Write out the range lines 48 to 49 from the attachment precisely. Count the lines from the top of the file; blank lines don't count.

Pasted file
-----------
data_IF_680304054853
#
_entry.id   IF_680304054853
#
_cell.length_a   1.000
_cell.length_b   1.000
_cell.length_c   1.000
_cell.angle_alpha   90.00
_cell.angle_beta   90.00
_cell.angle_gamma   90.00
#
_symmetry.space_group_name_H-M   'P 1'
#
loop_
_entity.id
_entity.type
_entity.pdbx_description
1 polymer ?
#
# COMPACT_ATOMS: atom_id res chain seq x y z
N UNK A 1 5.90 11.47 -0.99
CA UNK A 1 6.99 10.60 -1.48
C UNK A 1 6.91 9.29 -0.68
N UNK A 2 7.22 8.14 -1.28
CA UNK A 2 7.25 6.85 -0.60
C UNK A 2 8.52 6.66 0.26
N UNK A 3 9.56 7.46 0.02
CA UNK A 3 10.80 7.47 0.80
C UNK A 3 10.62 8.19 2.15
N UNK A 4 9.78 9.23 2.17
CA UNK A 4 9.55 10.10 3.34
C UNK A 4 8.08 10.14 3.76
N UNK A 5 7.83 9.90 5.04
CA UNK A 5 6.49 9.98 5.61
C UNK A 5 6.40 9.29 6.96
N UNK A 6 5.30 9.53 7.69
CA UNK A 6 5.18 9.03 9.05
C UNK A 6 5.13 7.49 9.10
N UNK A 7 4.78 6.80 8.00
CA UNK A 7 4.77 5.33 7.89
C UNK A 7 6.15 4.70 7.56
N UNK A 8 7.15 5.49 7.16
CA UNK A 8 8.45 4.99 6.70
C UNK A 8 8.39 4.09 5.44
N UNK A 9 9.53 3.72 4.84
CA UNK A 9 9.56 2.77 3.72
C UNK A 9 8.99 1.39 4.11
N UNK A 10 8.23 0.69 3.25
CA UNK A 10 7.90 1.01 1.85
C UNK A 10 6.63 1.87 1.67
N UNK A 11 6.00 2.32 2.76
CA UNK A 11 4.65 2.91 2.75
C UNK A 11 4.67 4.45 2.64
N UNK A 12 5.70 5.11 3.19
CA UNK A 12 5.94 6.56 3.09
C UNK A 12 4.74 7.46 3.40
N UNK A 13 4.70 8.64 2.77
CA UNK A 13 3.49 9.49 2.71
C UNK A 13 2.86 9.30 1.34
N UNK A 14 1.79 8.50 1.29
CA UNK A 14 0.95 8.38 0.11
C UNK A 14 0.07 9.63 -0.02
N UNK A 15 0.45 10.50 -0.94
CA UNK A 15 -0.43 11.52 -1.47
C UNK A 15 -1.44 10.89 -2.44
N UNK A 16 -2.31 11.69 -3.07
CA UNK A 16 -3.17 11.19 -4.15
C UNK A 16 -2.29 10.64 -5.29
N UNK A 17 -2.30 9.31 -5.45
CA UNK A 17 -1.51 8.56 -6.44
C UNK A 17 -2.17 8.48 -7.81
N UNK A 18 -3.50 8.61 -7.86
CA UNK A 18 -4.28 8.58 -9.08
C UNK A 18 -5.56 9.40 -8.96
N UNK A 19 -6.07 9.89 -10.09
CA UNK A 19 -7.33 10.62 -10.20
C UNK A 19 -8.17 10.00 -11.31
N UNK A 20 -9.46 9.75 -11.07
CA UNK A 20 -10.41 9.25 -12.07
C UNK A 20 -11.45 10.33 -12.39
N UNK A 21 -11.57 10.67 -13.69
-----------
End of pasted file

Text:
N UNK A 10 8.23 0.69 3.25
CA UNK A 10 7.90 1.01 1.85